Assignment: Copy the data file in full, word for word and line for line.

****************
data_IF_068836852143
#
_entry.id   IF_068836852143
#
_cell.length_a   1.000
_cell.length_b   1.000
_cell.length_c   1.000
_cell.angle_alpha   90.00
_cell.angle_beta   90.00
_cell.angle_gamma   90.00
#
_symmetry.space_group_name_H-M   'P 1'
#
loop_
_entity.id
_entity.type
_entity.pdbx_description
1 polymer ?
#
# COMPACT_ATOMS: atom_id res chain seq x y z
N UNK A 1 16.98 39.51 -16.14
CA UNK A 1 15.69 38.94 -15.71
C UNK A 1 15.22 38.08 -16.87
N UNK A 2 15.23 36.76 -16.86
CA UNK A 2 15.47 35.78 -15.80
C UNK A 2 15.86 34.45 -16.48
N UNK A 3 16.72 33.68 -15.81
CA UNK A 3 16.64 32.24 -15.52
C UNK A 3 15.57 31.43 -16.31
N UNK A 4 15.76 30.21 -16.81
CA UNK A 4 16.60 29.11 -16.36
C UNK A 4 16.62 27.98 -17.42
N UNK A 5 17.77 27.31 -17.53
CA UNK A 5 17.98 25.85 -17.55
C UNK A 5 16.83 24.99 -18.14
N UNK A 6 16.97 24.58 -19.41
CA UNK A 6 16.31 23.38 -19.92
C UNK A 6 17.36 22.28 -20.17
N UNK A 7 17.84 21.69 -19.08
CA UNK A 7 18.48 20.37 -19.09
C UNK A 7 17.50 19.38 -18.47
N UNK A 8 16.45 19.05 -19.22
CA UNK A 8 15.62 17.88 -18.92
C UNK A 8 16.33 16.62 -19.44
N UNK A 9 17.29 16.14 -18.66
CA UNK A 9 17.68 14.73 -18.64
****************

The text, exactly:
data_IF_068836852143
#
_entry.id   IF_068836852143
#
_cell.length_a   1.000
_cell.length_b   1.000
_cell.length_c   1.000
_cell.angle_alpha   90.00
_cell.angle_beta   90.00
_cell.angle_gamma   90.00
#
_symmetry.space_group_name_H-M   'P 1'
#
loop_
_entity.id
_entity.type
_entity.pdbx_description
1 polymer ?
#
# COMPACT_ATOMS: atom_id res chain seq x y z
N UNK A 1 16.98 39.51 -16.14
CA UNK A 1 15.69 38.94 -15.71
C UNK A 1 15.22 38.08 -16.87
N UNK A 2 15.23 36.76 -16.86
CA UNK A 2 15.47 35.78 -15.80
C UNK A 2 15.86 34.45 -16.48
N UNK A 3 16.72 33.68 -15.81
CA UNK A 3 16.64 32.24 -15.52
C UNK A 3 15.57 31.43 -16.31
N UNK A 4 15.76 30.21 -16.81
CA UNK A 4 16.60 29.11 -16.36
C UNK A 4 16.62 27.98 -17.42
N UNK A 5 17.77 27.31 -17.53
CA UNK A 5 17.98 25.85 -17.55
C UNK A 5 16.83 24.99 -18.14
N UNK A 6 16.97 24.58 -19.41
CA UNK A 6 16.31 23.38 -19.92
C UNK A 6 17.36 22.28 -20.17
N UNK A 7 17.84 21.69 -19.08
CA UNK A 7 18.48 20.37 -19.09
C UNK A 7 17.50 19.38 -18.47
N UNK A 8 16.45 19.05 -19.22
CA UNK A 8 15.62 17.88 -18.92
C UNK A 8 16.33 16.62 -19.44
N UNK A 9 17.29 16.14 -18.66
CA UNK A 9 17.68 14.73 -18.64